Breastfeeding as headwork: Corporeal feminism and meanings for breastfeeding

Article


Bartlett, Alison. 2002. "Breastfeeding as headwork: Corporeal feminism and meanings for breastfeeding." Women's Studies International Forum. 25 (3), pp. 373-382. https://doi.org/10.1016/S0277-5395(02)00260-1
Article Title

Breastfeeding as headwork: Corporeal feminism and meanings for breastfeeding

ERA Journal ID35240
Article CategoryArticle
Authors
AuthorBartlett, Alison
Journal TitleWomen's Studies International Forum
Journal Citation25 (3), pp. 373-382
Number of Pages10
Year2002
Place of PublicationOxford, United Kingdom
ISSN0277-5395
1879-243X
Digital Object Identifier (DOI)https://doi.org/10.1016/S0277-5395(02)00260-1
Web Address (URL)http://www.sciencedirect.com/science/article/pii/S0277539502002601
Abstract

Recognizing that there is now a corpus of feminist work that theorizes the body, sometimes termed corporeal feminism (Volatile bodies: toward a corporeal feminism, 1994), this paper seeks to apply some of those theories in their transformative potential to the practices, policies and experiences of breastfeeding of the late twentieth century in the west. As an example of material sexual difference, the physiology of breastfeeding is examined in comparison with other cultural and institutional discourses. On the narrative level, all are found to varying degrees to characterize breastfeeding as a matter of headwork, as an activity to be learned and managed rather than embodied. Duplicating the preoccupation with and privileging of mind over matter common in western epistemology has entailed a shift in knowledge/power from mothers to professionals at a time when women’s corporeality is most active and symbolically significant. New narratives are therefore sought and tentatively applied, which involve reconceptualizing what we understand the brain to be, and ways in which we might strategically read the body (and breasts) as literate and thoughtful.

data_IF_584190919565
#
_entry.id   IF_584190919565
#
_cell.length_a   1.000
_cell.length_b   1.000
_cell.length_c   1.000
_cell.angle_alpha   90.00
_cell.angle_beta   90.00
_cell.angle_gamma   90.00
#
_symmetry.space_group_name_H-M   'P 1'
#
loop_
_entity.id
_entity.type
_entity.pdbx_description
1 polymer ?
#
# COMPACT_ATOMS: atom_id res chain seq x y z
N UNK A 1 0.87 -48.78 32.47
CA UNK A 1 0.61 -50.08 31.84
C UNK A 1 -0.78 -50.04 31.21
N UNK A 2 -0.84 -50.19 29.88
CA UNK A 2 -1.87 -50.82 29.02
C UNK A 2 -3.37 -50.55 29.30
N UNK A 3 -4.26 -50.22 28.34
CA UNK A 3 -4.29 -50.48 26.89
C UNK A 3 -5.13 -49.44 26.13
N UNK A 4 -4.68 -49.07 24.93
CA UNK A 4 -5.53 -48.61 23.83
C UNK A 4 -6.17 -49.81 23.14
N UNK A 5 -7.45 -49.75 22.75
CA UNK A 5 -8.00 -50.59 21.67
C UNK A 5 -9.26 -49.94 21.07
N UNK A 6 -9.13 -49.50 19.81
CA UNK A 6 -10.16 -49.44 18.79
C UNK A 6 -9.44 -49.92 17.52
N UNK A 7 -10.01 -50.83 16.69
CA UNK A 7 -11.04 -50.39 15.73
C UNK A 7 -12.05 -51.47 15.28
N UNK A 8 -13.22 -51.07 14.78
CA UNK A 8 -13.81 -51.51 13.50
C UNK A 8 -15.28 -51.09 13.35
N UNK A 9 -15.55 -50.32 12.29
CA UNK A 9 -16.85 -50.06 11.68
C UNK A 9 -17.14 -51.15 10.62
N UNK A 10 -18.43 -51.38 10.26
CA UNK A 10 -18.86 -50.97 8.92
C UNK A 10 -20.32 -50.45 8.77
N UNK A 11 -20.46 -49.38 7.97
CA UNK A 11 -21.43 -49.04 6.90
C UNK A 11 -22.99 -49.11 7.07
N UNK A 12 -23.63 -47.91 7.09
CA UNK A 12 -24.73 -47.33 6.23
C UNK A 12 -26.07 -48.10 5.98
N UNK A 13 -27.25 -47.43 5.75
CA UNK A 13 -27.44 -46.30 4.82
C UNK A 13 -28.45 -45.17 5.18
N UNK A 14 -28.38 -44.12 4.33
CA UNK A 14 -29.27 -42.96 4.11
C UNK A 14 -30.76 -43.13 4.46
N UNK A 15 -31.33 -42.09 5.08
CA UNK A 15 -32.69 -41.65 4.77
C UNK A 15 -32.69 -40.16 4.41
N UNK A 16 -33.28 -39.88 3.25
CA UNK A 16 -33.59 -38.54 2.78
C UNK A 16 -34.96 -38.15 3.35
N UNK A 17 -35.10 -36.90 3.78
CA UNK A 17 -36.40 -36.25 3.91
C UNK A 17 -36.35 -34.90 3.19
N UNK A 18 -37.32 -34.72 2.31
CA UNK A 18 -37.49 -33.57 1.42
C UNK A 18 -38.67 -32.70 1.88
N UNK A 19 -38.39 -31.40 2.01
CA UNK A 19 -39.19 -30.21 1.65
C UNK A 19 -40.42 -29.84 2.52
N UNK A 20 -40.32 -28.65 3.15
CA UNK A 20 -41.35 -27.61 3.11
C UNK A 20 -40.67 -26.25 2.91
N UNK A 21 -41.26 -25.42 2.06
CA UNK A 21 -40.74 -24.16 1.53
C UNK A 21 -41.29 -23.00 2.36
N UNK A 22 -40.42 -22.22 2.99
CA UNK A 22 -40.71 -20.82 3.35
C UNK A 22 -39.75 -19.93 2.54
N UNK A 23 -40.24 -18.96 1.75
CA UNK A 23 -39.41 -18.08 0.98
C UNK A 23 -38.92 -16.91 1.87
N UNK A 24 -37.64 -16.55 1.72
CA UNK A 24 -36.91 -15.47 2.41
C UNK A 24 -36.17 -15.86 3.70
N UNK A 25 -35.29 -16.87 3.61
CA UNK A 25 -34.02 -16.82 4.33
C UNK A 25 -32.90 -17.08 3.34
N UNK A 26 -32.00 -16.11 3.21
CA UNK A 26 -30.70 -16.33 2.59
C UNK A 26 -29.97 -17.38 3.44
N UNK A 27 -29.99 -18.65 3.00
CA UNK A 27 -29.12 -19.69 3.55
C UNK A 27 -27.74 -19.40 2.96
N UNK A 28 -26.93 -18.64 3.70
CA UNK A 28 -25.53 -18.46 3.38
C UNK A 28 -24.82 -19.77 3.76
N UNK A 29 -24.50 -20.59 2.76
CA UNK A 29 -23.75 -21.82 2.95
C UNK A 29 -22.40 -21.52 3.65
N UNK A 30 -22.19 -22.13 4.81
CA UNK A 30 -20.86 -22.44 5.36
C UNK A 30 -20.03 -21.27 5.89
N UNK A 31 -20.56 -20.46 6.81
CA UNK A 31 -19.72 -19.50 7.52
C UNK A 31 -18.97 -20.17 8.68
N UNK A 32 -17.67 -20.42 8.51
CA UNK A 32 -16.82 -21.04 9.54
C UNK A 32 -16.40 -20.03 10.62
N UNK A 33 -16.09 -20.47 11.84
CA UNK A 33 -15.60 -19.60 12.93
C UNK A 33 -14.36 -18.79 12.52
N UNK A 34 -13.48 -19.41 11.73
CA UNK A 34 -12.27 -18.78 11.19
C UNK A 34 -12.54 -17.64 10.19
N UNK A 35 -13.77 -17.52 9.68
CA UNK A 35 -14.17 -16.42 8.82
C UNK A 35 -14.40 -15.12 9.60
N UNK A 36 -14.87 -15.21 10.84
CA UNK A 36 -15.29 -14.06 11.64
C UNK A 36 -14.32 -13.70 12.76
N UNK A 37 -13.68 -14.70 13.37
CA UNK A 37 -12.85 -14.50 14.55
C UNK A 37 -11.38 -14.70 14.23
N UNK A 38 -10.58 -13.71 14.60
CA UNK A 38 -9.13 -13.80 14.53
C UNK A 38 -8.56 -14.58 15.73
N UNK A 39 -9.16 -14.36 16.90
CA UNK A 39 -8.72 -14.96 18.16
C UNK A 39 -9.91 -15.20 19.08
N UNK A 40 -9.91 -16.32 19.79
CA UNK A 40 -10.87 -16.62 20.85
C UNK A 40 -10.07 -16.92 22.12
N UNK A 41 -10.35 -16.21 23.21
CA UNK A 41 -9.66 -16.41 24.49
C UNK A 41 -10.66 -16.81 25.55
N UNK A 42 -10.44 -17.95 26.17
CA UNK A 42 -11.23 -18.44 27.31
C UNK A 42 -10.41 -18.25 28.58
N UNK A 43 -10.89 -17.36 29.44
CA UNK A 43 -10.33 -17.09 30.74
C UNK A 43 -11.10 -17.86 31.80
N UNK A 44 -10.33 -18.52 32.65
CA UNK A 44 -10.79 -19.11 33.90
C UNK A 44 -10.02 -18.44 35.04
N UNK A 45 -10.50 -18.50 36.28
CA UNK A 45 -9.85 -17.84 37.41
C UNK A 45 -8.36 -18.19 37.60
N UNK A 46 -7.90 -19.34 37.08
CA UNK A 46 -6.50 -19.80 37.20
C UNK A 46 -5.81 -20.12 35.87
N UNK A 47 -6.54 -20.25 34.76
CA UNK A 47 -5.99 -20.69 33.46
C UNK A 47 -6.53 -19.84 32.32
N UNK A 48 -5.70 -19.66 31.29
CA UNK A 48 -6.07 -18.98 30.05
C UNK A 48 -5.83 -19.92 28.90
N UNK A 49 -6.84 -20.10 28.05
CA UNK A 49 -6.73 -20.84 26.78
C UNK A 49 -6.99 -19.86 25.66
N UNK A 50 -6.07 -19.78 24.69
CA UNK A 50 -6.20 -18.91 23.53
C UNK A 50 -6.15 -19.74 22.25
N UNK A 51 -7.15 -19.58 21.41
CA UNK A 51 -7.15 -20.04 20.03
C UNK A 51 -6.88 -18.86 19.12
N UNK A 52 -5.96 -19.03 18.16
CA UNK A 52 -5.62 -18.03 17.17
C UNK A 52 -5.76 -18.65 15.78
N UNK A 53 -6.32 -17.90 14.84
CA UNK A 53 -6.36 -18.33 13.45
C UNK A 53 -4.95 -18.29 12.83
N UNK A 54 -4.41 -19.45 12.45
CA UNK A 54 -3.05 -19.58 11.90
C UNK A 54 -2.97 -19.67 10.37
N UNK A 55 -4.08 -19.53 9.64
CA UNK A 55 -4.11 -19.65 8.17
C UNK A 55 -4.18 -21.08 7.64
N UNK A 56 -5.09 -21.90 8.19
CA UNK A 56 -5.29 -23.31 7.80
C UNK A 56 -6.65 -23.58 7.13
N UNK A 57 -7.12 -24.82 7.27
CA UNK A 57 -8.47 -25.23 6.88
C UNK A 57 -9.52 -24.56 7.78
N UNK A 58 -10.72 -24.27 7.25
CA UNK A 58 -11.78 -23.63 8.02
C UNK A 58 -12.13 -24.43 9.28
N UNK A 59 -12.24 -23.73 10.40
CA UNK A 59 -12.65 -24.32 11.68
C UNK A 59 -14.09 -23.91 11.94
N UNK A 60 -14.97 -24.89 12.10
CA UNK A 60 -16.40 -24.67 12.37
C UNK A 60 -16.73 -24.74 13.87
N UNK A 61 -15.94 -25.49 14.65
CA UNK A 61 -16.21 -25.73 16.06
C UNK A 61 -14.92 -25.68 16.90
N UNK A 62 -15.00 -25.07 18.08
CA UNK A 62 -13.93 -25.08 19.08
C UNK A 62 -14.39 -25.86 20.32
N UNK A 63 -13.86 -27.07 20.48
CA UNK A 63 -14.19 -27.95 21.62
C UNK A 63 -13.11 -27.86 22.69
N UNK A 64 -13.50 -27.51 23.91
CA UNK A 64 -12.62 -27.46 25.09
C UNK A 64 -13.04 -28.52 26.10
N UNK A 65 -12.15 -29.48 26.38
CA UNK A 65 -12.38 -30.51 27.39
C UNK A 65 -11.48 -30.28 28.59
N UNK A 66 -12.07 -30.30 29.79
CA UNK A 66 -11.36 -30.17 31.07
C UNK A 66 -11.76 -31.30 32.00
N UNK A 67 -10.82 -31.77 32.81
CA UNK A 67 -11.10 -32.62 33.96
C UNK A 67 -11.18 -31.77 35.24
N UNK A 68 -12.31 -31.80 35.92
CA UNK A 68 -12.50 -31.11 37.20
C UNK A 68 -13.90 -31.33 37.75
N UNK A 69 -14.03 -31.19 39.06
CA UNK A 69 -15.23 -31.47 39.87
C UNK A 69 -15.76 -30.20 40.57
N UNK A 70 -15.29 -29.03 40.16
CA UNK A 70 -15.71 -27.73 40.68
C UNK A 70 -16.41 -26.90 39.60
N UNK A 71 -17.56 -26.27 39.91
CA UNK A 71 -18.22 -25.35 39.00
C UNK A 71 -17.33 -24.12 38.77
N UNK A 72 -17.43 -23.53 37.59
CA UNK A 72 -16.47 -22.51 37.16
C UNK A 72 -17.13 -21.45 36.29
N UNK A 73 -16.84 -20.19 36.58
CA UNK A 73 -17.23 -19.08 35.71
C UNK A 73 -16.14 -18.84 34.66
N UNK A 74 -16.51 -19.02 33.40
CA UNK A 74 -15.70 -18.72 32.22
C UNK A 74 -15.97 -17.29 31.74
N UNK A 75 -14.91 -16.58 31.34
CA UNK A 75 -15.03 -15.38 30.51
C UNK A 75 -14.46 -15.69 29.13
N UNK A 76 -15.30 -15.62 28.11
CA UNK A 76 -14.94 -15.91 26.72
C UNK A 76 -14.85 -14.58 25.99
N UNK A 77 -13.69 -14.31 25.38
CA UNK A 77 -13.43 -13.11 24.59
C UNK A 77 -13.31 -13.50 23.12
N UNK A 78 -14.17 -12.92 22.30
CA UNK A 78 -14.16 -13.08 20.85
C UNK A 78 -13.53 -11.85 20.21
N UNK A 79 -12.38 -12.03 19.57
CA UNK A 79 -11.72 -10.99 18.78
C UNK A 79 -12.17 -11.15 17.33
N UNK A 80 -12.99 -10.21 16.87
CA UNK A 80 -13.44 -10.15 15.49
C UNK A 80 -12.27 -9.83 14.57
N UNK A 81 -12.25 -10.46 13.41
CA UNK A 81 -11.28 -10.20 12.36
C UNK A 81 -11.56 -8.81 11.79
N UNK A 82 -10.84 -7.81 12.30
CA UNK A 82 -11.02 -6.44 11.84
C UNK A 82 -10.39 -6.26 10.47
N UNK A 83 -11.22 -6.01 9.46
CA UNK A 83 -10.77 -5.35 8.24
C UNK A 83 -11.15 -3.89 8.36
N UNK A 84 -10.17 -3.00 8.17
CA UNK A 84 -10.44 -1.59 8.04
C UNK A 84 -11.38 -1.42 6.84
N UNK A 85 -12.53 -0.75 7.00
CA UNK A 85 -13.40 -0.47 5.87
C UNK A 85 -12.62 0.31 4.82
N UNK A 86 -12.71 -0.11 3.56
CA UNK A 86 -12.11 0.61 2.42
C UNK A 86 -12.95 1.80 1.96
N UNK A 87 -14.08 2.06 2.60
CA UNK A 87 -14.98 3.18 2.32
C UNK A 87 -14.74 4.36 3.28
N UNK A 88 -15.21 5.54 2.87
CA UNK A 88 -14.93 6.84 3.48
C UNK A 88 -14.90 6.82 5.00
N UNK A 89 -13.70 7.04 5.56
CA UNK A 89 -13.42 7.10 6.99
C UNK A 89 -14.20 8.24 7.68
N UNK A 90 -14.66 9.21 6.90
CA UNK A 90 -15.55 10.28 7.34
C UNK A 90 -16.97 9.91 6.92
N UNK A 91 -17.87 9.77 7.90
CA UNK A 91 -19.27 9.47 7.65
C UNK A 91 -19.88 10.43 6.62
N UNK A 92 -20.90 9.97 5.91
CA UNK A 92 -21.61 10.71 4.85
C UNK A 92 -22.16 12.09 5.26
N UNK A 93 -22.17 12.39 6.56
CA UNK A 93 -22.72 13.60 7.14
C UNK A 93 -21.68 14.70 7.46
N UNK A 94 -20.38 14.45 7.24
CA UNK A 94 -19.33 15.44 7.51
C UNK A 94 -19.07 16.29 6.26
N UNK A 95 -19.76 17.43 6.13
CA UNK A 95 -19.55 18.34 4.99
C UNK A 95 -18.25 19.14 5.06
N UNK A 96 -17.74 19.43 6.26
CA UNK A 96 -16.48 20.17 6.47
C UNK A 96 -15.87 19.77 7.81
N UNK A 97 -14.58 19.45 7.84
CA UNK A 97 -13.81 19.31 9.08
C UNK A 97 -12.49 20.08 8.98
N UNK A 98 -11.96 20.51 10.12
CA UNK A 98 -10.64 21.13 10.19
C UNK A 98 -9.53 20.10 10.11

ANZSRC Field of Research 2020440599. Gender studies not elsewhere classified
441004. Social change
440503. Feminist theory
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Byline AffiliationsSchool of Humanities and Communication
Institution of OriginUniversity of Southern Queensland
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